11:56, November 14 315 0 theguardian.com

2017-11-14 11:56:03
Nigel Farage withdraws 'violent means' claim against Hope not Hate

Nigel Farage has formally withdrawn his claim that Hope not Hate pursues “violent and undemocratic means” after it launched a crowdfunded libel case against the former Ukip leader.

In a statement filed with the high court in London, Farage said he was “happy to acknowledge that Hope not Hate does not tolerate or pursue violent or undemocratic behaviour” and would not repeat the claim, the anti-extremism pressure group said on Tuesday.

There was no immediate response from a spokesman for Farage.

The case dates back to December 2016, when Farage made the accusation against Hope not Hate, which mainly campaigns against far right and populist groups, and had previously targeted Ukip for scrutiny and criticism.

It began when Farage sent a tweet blaming the German chancellor, Angela Merkel, for a lorry attack on a Christmas market in Berlin. “Terrible news from Berlin but no surprise,” he wrote. “Events like these will be the Merkel legacy.”

Brendan Cox, the widower of Jo Cox, the MP murdered by a far-right extremist, replied on Twitter, accusing Farage of “blaming politicians for the actions of extremists”.

The spat then moved to LBC Radio, where Farage, who has previously accused Hope not Hate of disrupting his public events, said: “Yes, well of course he would know more about extremists than me, Mr Cox. He backs organisations like Hope not Hate, who masquerade as being lovely and peaceful, but actually pursue violent and undemocratic means.”

That prompted Hope not Hate to warn Farage he faced legal action unless he rescinded the “political smear”.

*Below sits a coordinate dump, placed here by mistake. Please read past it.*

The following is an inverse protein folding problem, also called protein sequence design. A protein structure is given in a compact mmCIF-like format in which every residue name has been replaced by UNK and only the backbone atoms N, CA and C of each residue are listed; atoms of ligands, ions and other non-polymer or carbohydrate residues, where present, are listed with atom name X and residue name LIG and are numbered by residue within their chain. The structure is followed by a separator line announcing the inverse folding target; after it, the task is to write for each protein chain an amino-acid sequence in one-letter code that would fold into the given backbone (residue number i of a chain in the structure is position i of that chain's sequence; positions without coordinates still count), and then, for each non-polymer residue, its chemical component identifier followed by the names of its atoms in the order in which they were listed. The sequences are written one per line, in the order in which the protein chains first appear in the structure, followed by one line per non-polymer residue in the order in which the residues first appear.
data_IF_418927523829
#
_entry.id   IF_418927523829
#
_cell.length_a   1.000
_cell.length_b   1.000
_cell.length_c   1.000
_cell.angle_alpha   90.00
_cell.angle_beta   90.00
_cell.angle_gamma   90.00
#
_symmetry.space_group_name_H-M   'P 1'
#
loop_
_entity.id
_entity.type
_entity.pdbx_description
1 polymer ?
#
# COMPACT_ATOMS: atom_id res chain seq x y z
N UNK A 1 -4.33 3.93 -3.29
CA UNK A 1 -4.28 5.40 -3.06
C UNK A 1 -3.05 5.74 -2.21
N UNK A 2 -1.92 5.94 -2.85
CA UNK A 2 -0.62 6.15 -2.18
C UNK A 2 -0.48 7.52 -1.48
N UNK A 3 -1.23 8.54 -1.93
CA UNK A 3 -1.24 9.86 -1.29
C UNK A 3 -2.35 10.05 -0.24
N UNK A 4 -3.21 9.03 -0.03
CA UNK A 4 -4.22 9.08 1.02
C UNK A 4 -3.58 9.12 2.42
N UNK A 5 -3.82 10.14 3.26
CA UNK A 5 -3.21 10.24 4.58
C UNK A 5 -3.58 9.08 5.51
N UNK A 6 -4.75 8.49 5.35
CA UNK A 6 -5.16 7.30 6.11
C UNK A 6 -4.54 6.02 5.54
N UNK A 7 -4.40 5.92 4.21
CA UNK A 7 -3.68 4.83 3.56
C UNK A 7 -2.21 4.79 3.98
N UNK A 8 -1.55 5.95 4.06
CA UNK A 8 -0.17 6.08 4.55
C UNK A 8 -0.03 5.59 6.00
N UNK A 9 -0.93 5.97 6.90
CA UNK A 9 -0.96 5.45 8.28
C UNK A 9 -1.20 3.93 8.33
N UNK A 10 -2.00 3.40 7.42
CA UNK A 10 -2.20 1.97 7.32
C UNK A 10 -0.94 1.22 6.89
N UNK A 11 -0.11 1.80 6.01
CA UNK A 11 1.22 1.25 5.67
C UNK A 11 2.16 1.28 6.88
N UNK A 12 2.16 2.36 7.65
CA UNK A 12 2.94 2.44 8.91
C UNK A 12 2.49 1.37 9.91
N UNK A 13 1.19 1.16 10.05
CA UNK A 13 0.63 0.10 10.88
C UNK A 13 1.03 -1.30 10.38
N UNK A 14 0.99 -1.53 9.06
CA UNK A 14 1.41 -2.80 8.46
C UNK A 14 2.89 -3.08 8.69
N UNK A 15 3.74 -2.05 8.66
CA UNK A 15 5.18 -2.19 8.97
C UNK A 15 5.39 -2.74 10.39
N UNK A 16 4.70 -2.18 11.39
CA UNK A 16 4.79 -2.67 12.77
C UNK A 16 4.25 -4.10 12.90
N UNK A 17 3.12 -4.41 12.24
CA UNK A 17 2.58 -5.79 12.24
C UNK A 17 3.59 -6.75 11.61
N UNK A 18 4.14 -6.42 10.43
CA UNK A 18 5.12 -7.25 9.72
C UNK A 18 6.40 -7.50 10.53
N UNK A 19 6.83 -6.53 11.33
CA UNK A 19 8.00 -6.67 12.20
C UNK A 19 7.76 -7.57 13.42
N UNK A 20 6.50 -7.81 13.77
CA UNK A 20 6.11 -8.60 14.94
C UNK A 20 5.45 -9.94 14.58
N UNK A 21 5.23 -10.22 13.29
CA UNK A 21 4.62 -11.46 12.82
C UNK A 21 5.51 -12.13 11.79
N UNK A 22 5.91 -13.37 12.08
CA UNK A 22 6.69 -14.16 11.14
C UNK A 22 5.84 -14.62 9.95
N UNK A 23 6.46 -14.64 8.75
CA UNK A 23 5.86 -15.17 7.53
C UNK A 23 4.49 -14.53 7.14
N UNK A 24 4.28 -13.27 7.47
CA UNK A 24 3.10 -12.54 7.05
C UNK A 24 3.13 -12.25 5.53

The group crowdfunded a libel action and said it received donations from more than 16,000 people.

The case had been due to be heard later this week, but after a meeting on Friday between lawyers from the two sides, Farage backed down.

Hope not Hate said Farage had promised to not repeat the claim or let anyone else do so on his behalf.

According to the group, the statement read: “Having now considered the position further, I am happy to acknowledge that Hope not Hate does not tolerate or pursue violent or undemocratic behaviour.”

Hope not Hate’s chief executive, Nick Lowles, said: “I am delighted with this victory and that we’ve held Nigel Farage to account.

“The case was about the truth and about Hope not Hate saying no to Nigel Farage’s attempts to smear us. For too long, rightwing politicians have got away with smearing and abusing their opponents. We drew a line in the sand and no more.

“We are an avowedly peaceful organisation and Farage’s false claims were deeply damaging to the vital work we do bringing communities together across cultural and religious divides.”

Lowles said he hoped the case would “send a wider signal to rightwing politicians that smearing people will no longer be accepted”.